Alexa
  • Directory of Taiwan

Fighting North Korea with balloons, TV shows and leaflets

FILE - In this Oct. 22, 2012 file photo, Park Sang Hak, a refugee from the North Korea who now runs the group Fighters for a Free North Korea from a s...
FILE - In this Dec. 21, 2011 file photo, Park Sang Hak, center, a refugee from the North who now runs the group Fighters for a Free North Korea from a...
FILE - In this April 15, 2011 file photo, Park Sang Hak, center, a refugee from the North who now runs the group Fighters for a Free North Korea from ...
FILE- In this Feb. 16, 2013 file photo, Park Sang Hak, center right, a refugee from the North who now runs the group Fighters for a Free North Korea f...
In this Aug. 18, 2017 photo, Park Sang Hak, a refugee from the North who now runs the group Fighters for a Free North Korea from a small Seoul office,...
In this June 15, 2017 photo, Lee Min Bok, a North Korean who was swayed to flee his homeland when he stumbled across earlier generations of leaflets 3...
In this June 15, 2017 photo, Lee Min Bok, a North Korean who was swayed to flee his homeland when he stumbled across earlier generations of leaflets 3...
In this June 15, 2017 photo, Lee Min Bok, a North Korean who was swayed to flee his homeland when he stumbled across earlier generations of leaflets 3...
In this Aug. 18, 2017 photo, Park Sang Hak, a refugee from the North who now runs the group Fighters for a Free North Korea from a small Seoul office,...
FILE - In this July 29, 2010 file photo, South Korean conservative activists launch balloons made by Lee Min Bok, a North Korean who was swayed to fle...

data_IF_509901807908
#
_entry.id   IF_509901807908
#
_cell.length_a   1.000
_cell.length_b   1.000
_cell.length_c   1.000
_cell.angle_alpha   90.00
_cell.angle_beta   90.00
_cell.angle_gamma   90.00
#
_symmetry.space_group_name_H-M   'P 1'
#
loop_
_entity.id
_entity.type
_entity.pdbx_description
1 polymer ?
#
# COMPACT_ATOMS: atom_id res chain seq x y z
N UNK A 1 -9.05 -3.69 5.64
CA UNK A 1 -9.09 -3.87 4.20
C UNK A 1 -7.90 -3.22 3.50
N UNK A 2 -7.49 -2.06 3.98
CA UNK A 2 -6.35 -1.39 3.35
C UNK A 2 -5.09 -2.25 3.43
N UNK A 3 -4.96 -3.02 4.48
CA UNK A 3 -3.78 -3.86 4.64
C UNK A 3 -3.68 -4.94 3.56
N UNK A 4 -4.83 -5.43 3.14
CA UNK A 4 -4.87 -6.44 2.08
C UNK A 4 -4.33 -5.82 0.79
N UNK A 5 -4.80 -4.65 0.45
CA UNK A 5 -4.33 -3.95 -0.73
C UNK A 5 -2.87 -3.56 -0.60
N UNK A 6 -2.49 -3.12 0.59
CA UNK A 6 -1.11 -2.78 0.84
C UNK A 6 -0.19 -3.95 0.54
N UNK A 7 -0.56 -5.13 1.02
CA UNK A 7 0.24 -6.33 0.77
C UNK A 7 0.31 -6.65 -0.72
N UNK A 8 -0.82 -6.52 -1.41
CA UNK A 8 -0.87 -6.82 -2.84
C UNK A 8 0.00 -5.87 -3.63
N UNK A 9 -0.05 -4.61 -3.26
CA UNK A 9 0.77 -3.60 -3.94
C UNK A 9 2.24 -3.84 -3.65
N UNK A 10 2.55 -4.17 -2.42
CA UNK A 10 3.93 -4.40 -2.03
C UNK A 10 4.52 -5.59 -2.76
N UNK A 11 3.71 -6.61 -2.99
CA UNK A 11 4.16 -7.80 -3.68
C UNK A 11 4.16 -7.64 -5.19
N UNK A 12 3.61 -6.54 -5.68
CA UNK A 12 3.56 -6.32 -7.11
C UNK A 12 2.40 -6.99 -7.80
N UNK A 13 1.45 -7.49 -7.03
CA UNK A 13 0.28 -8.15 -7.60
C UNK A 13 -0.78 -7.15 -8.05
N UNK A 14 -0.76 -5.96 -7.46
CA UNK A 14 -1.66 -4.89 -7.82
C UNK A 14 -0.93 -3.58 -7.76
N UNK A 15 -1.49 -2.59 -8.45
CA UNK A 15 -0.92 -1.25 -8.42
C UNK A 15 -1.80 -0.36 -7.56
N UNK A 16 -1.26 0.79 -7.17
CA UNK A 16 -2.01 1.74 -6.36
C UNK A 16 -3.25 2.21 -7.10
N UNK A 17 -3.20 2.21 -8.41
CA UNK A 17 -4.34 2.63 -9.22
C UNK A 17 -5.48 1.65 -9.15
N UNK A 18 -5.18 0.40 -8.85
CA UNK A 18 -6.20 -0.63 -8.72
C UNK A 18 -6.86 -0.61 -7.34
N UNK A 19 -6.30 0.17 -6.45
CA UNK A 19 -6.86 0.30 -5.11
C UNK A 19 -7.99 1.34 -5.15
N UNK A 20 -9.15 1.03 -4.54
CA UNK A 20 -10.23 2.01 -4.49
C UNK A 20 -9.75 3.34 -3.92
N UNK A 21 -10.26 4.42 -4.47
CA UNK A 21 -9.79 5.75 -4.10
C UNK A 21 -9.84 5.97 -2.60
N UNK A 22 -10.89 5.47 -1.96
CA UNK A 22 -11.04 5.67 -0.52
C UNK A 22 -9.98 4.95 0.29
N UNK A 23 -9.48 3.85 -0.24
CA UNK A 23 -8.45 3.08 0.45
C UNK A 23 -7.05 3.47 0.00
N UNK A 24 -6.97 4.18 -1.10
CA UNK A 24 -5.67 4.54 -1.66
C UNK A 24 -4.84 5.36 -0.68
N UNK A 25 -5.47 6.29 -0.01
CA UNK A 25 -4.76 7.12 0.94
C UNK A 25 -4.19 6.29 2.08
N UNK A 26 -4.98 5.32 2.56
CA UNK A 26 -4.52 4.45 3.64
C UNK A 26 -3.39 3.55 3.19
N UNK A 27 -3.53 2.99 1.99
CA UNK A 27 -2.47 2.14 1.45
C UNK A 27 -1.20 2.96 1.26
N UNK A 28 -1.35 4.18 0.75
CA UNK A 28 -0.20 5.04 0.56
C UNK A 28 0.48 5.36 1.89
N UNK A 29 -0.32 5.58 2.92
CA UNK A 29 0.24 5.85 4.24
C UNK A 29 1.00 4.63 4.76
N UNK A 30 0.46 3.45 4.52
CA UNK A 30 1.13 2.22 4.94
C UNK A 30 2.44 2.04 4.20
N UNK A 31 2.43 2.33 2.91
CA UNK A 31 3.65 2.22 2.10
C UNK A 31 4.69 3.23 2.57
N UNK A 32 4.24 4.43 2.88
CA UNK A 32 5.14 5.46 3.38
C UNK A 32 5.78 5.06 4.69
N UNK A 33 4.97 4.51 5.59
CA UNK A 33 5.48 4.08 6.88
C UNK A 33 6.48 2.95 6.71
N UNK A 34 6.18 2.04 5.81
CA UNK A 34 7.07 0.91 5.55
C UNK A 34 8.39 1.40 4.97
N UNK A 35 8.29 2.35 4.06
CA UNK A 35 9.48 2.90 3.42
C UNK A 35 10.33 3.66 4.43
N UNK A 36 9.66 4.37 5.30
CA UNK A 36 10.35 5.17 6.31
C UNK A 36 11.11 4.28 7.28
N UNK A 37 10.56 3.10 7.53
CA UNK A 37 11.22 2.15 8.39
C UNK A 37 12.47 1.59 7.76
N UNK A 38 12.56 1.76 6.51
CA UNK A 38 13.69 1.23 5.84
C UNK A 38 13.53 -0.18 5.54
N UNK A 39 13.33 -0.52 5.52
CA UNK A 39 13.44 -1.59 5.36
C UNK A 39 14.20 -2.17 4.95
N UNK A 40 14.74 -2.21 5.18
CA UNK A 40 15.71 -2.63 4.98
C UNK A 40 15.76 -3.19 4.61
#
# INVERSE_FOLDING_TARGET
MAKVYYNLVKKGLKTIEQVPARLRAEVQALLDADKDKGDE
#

FILE - In this July 29, 2010 file photo, South Korean conservative activists launch balloons made by Lee Min Bok, a North Korean who was swayed to fle...

FILE - In this Oct. 22, 2012 file photo, Park Sang Hak, a refugee from the North Korea who now runs the group Fighters for a Free North Korea from a s...

FILE - In this Dec. 21, 2011 file photo, Park Sang Hak, center, a refugee from the North who now runs the group Fighters for a Free North Korea from a...

FILE - In this April 15, 2011 file photo, Park Sang Hak, center, a refugee from the North who now runs the group Fighters for a Free North Korea from ...

FILE- In this Feb. 16, 2013 file photo, Park Sang Hak, center right, a refugee from the North who now runs the group Fighters for a Free North Korea f...

In this Aug. 18, 2017 photo, Park Sang Hak, a refugee from the North who now runs the group Fighters for a Free North Korea from a small Seoul office,...

In this June 15, 2017 photo, Lee Min Bok, a North Korean who was swayed to flee his homeland when he stumbled across earlier generations of leaflets 3...

In this June 15, 2017 photo, Lee Min Bok, a North Korean who was swayed to flee his homeland when he stumbled across earlier generations of leaflets 3...

In this June 15, 2017 photo, Lee Min Bok, a North Korean who was swayed to flee his homeland when he stumbled across earlier generations of leaflets 3...

In this Aug. 18, 2017 photo, Park Sang Hak, a refugee from the North who now runs the group Fighters for a Free North Korea from a small Seoul office,...

FILE - In this July 29, 2010 file photo, South Korean conservative activists launch balloons made by Lee Min Bok, a North Korean who was swayed to fle...

FILE - In this July 29, 2010 file photo, South Korean conservative activists launch balloons made by Lee Min Bok, a North Korean who was swayed to fle...

SEOUL, South Korea (AP) — In South Korea, a disparate and colorful collection of activists is taking on one of the world's most isolated nations.

Their weapon of choice: homemade hot air balloons that float over the North Korean border and carry in the outside world.

Some activists send up plastic leaflets that weigh less than a feather and flutter down from the clouds with calls for democracy, or blurry cartoons ridiculing Pyongyang's ruler. Some send flash drives loaded with soap operas, or mini-documentaries about the vast wealth of southern corporations.

Their South Korean critics see them as little more than attention-hungry cranks who spend much of their time exchanging insults. But the activists look across the border and see a country they believe they are already changing.